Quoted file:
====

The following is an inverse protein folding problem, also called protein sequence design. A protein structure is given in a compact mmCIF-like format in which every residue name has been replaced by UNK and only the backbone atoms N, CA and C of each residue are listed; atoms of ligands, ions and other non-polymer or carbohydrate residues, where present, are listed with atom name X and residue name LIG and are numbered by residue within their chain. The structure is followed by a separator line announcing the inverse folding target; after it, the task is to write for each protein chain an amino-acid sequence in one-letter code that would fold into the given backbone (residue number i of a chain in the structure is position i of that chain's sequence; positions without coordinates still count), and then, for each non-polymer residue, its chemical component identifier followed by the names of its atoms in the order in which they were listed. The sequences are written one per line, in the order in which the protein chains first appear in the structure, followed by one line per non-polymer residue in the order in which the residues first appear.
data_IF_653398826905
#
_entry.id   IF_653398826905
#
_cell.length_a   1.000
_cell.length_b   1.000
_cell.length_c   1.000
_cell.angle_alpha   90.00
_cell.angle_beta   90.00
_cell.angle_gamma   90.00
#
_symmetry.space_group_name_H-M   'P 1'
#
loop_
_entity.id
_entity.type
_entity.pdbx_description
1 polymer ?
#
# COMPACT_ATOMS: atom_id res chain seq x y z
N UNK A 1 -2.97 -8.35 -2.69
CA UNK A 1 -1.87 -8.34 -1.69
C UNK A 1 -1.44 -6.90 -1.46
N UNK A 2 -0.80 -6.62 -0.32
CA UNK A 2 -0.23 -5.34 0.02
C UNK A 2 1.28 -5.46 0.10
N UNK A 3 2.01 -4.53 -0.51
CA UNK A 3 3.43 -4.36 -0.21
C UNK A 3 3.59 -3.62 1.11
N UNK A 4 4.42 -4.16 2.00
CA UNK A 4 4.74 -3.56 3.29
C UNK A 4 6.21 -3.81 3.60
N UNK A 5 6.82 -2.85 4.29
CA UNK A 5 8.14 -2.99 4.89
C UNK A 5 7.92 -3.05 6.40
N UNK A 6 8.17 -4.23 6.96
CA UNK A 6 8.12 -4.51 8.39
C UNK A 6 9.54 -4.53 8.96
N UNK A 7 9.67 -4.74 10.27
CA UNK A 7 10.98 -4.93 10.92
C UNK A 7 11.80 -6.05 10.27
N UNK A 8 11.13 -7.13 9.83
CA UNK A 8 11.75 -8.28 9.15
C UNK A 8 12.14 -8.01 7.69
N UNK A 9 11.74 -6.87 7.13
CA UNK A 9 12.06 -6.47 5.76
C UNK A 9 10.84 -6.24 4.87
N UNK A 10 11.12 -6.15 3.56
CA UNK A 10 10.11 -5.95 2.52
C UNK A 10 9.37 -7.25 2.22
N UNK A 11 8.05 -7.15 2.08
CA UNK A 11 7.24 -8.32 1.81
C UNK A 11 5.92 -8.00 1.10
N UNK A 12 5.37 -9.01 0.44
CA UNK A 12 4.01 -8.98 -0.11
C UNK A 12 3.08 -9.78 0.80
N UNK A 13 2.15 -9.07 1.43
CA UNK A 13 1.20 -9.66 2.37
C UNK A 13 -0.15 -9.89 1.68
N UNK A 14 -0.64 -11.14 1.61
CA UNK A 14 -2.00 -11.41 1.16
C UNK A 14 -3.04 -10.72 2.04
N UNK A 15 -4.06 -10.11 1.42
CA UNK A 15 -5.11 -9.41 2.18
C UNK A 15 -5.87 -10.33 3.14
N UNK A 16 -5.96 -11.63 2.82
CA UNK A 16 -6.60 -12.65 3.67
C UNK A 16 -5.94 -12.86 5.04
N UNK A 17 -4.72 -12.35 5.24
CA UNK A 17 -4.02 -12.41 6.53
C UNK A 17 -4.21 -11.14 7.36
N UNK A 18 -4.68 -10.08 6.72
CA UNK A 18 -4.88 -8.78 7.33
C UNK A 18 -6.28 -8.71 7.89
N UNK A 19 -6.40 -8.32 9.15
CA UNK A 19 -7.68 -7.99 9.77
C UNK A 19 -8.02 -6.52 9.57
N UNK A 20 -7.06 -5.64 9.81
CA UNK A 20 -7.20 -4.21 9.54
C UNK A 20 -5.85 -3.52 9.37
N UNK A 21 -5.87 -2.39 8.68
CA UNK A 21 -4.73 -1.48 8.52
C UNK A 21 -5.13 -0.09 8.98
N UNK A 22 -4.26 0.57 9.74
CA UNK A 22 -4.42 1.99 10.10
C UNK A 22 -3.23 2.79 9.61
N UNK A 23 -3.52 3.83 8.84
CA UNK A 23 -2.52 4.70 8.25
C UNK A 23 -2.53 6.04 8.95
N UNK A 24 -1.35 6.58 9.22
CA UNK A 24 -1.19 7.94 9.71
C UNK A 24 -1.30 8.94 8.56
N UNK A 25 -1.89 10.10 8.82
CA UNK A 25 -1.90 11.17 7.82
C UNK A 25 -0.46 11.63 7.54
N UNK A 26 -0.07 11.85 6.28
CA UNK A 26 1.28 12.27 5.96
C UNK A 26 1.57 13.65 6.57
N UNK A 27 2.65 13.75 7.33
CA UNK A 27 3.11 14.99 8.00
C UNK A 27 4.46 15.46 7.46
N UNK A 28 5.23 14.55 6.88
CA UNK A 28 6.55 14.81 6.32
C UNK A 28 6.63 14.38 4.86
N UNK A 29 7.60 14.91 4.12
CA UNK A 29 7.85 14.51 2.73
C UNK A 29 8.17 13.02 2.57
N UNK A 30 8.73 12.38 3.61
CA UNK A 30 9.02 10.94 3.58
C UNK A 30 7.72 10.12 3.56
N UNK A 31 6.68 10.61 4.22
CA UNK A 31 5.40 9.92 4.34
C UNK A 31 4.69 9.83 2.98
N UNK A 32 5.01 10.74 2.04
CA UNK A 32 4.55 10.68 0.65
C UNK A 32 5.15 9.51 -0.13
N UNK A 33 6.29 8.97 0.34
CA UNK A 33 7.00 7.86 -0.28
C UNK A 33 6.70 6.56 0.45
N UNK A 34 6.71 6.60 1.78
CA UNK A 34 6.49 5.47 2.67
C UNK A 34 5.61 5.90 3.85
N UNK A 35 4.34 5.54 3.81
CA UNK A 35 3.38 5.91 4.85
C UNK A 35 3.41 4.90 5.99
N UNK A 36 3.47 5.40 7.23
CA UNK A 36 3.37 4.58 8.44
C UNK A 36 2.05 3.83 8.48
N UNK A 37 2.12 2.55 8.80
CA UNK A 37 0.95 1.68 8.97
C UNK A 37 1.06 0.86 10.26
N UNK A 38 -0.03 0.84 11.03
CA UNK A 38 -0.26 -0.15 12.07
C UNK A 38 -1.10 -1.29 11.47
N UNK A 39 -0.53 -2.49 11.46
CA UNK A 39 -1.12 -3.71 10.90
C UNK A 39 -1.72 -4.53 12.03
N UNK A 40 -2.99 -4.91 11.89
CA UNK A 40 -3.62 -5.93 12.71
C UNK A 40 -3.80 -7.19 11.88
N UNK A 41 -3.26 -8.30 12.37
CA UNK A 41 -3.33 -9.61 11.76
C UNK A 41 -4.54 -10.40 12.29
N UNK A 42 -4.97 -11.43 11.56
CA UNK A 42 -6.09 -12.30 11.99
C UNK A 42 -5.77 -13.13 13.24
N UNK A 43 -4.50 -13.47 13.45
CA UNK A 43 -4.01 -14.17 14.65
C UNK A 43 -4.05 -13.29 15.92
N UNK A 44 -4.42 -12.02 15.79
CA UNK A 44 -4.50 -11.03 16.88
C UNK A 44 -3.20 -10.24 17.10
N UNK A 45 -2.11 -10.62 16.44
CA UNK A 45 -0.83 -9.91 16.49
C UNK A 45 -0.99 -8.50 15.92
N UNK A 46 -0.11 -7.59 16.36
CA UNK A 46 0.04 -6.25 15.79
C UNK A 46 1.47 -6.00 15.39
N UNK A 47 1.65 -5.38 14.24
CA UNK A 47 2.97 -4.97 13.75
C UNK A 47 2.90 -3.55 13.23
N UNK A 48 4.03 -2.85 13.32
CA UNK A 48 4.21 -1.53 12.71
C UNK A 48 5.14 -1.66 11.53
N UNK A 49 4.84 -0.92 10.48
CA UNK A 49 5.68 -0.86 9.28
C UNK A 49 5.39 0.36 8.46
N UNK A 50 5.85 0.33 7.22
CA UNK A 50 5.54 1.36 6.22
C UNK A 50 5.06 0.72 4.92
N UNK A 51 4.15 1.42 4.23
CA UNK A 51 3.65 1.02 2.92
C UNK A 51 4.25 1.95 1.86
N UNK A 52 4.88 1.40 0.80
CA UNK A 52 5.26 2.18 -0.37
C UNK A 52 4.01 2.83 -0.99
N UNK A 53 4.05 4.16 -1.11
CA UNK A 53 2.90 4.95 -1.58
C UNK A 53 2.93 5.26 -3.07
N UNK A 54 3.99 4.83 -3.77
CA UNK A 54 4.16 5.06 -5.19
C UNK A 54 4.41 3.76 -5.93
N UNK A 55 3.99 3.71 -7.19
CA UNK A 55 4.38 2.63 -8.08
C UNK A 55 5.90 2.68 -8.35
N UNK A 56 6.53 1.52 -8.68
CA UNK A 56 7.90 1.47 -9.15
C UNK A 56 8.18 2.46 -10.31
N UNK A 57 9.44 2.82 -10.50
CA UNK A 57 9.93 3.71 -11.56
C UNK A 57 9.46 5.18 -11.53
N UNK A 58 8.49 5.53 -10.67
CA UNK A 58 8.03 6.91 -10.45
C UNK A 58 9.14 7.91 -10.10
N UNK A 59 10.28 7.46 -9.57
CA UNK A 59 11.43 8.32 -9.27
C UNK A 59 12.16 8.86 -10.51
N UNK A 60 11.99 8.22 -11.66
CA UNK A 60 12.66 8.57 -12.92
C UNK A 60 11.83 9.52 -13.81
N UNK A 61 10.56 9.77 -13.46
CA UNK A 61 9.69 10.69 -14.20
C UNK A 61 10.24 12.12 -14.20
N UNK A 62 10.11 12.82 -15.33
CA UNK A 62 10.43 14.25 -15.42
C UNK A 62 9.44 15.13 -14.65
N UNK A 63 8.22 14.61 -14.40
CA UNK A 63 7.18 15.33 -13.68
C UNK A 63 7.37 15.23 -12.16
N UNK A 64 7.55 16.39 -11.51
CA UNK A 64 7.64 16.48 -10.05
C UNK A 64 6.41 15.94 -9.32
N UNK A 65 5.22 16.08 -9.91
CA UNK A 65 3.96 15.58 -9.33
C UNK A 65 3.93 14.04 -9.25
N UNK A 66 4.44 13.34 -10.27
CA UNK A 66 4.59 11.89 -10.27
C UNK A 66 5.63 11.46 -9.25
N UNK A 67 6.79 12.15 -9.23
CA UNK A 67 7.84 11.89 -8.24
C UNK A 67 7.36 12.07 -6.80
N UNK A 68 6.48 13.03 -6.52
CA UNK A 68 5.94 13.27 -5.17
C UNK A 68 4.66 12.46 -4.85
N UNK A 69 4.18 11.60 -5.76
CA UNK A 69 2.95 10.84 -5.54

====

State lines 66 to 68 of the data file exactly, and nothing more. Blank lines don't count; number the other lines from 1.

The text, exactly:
C UNK A 15 -5.87 -10.33 3.14
N UNK A 16 -5.96 -11.63 2.82
CA UNK A 16 -6.60 -12.65 3.67